WeatherTech

Background

 

You can adopt a challenger brand strategy in any category. We created one in the sleepy car mat category.

 

Car mats are typically purchased from a dealer as an OEM accessory when you buy a car or from an aftermarket supplier.  The aftermarket category has traditionally offered a variety of generic, inexpensive options to protect the second largest investment most people make.

 

WeatherTech, and its founder and CEO, David MacNeil saw an opportunity to redefine the category using an inherently “challenger brand” strategy. They designed and built custom fitted floor liners, designed to protect car floors from dirt, mud, spills and other elements that can harm car interiors.  Liners provide more complete protection for a car’s floors, and liners custom fit for individual makes and models of cars provided dramatically better protection than any other option in the market.

 

Having built a successful brand with national distribution, a robust e-commerce capability and a respectable double-digit growth rate, the company wanted to test a more aggressive approach.

 

Dave Sollitt, as Director of Strategic Planning at Pinnacle Advertising, designed the marketing, creative and media strategies, as well as the initial creative direction for the WeatherTech campaign test launch, which eventually became a national television campaign, and one of the most successful advertising campaigns in the advertising industry.

 

Situation

 

WeatherTech asked Dave Sollitt and the team at Pinnacle Advertising in suburban Chicago to test a reach-based advertising program, featuring television. The company had achieved a reasonable customer base and sustained growth utilizing ‘remnant space’ in magazines targeted to car aficionados and sportsmen. Magazines facilitated the direct-to-consumer distribution model WeatherTech had built to provide higher margins from sales of their unique product.

 

The client initially suggested a campaign based on a “Made in America” message, since the product is manufactured entirely in the US. Company owner David MacNeil was proud of his “Made in America” ethic and thought it captured both his corporate ethic and took advantage of the patriotic national mood.

 

Following some initial exploratory research, the agency tested multiple strategic approaches among a variety of car buyers and recommended a message based on a problem-solution strategy, which demonstrated the greatest consumer response instead. When consumers buy a new car, they obsess about every 'unfortunate event;' every spill, every muddy shoe, every snow covered boot. That obsession would stimulate the growth of the "new" floor liner category.

 

The client also asked us to consider a national launch instead of a local market rollout, based on the very promising research results, but we strongly recommended against it. Our concern was that a national or even regional launch that reflected the initial appeal demonstrated in the research might strain the client’s manufacturing capacity and disrupt its ability to fulfill orders. You only get one chance to make a first impression.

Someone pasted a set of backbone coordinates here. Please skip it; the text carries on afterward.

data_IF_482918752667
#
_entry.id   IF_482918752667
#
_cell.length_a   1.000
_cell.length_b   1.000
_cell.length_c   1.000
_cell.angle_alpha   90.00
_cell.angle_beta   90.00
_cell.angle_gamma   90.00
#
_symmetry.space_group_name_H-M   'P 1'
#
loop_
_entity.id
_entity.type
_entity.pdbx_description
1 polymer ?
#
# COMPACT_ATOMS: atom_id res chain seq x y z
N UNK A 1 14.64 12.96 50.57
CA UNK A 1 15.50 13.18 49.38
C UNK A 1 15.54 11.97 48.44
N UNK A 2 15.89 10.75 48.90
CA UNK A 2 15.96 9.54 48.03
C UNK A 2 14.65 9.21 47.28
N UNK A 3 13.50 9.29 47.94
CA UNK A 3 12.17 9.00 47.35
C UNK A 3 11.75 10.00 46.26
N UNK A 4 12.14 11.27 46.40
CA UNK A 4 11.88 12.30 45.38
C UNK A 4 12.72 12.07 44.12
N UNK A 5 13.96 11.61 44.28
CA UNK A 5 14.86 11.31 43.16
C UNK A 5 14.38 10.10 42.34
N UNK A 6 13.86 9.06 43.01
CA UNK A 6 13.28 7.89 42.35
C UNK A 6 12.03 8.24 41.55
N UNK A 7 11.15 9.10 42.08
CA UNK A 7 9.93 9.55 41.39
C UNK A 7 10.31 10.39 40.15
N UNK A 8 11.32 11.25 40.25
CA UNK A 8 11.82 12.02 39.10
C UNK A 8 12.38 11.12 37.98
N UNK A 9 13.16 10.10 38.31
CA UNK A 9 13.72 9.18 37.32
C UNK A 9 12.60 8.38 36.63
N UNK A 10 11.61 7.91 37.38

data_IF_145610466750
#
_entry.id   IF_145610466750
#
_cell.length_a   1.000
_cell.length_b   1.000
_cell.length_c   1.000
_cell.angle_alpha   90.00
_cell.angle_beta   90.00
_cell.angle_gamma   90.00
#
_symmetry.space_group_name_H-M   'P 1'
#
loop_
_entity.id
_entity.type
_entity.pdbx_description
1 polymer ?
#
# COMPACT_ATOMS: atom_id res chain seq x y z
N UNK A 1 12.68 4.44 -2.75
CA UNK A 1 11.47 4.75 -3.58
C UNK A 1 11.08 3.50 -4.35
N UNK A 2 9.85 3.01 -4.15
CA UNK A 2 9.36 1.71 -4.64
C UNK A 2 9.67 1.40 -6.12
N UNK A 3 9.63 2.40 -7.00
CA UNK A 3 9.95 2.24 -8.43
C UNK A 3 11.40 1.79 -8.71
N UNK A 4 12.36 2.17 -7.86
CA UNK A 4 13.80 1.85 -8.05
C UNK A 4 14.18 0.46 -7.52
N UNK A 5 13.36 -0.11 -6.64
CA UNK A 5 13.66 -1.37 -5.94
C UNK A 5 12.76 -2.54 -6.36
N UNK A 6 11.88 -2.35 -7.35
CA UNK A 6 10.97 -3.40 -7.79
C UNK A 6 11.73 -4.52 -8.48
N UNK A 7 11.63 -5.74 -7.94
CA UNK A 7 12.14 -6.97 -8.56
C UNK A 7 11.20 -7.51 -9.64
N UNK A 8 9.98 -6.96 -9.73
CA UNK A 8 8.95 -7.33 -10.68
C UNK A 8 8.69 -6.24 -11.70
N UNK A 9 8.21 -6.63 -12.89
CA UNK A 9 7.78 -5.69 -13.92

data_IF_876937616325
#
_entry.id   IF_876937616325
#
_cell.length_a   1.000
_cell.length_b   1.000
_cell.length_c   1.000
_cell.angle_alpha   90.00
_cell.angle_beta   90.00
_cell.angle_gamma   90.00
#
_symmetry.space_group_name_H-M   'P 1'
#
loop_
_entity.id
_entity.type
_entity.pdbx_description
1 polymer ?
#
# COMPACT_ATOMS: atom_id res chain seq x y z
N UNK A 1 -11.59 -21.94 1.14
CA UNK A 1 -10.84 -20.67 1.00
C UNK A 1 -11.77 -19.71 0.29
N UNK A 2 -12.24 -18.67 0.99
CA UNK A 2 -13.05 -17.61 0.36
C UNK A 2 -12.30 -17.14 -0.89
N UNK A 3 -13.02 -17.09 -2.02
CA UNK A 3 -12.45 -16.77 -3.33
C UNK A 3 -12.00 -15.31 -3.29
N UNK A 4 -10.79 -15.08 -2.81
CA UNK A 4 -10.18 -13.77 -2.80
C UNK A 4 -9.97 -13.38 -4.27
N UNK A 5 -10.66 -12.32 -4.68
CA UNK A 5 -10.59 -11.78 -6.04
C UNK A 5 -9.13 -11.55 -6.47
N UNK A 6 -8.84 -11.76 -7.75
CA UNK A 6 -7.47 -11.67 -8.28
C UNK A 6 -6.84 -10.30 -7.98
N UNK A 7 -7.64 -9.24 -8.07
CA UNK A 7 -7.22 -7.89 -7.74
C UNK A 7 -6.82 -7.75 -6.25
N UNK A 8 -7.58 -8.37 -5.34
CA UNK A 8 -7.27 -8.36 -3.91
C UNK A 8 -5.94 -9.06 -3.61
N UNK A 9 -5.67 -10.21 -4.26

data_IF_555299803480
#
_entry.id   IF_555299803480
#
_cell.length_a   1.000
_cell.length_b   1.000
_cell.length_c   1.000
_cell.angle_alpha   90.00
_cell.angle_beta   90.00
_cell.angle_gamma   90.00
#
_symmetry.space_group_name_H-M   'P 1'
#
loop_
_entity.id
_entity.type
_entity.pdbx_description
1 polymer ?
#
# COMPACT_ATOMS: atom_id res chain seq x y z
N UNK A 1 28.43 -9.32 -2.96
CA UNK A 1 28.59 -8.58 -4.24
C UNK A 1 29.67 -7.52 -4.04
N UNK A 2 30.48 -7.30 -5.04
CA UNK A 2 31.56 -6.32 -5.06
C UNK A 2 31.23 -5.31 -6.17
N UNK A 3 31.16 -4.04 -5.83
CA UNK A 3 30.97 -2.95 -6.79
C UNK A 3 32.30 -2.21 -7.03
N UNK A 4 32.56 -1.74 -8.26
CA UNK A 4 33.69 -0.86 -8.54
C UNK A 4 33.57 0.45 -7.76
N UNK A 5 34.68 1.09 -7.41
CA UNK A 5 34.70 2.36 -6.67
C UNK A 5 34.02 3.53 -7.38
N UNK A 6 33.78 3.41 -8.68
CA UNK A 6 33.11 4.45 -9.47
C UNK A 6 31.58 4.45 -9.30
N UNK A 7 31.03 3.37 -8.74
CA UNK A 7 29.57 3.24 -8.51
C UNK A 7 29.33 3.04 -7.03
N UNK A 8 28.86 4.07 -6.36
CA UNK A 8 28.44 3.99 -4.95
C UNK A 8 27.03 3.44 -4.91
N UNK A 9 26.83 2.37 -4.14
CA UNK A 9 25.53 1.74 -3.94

The Strategic Challenge

 

Having settled on the most promising strategic and creative launch advertising, the remaining strategic challenge was determining a launch scenario for a readable test based on of multiple variables that could be scaled and expanded to additional geographies as capacity increased.

 

Initial Test

 

We developed the initial test based on a hybrid launch strategy:

  • Utilize a hybrid branding/direct response creative execution, depicting events that can introduce significant dirt and grime into a consumer’s car;

  • Use of Direct response/remnant broadcast media to enhance efficiency of media delivery;

  • Fill-in spot media to ensure a 4-week “reach” of at least 80+% of the target market and a 4-week “frequency” of at least 3.

 

We selected 4 initial test markets based on a multi-variant selection criteria evaluating:

  • Brand/category penetration/development;

  • Media cost/efficiency ratios providing projectable results in other markets;

  • Market economic development criteria and car sales performance;

  • WeatherTech brand velocity over time.

 

Test Results

 

Test market volume increased over 250% after the initial 4 weeks of advertising. Growth acceleration continued through the first 3 months of the test, topping at 350-400% growth year over year. This growth came in the highest margin “direct to consumer” segment which eliminates wholesale and retail distribution expenses.

 

The test market data also demonstrated several market response measures that could be utilized in subsequent market expansion to establish budgets and market potential. We also demonstrated that a national launch would have been difficult to manage, as anticipated.

 

We expanded the test into additional markets after 4 months in market, and continued the phased launch into select markets based on a custom multi-variant market selection criteria of brand/category development, brand velocity, media environment (size, cost/efficiency of local spot media) and new car sales. In every case, immediate sales gains paid for the media expenditures in each market on a real-time basis. No net ‘investment’ for media was required. This was a very unique level of success in advertising.

 

Campaign Results

 

During the initial 4 years of the campaign roll-out, the WeatherTech strategy and creative grew the WeatherTech brand 5-fold, in terms of volume and revenue. The brand now advertises on network and national cable television, including the Super Bowl.  It is now a strong national brand and a household name. The company remains an innovative and highly profitable private company and still manufactures its products entirely in the US.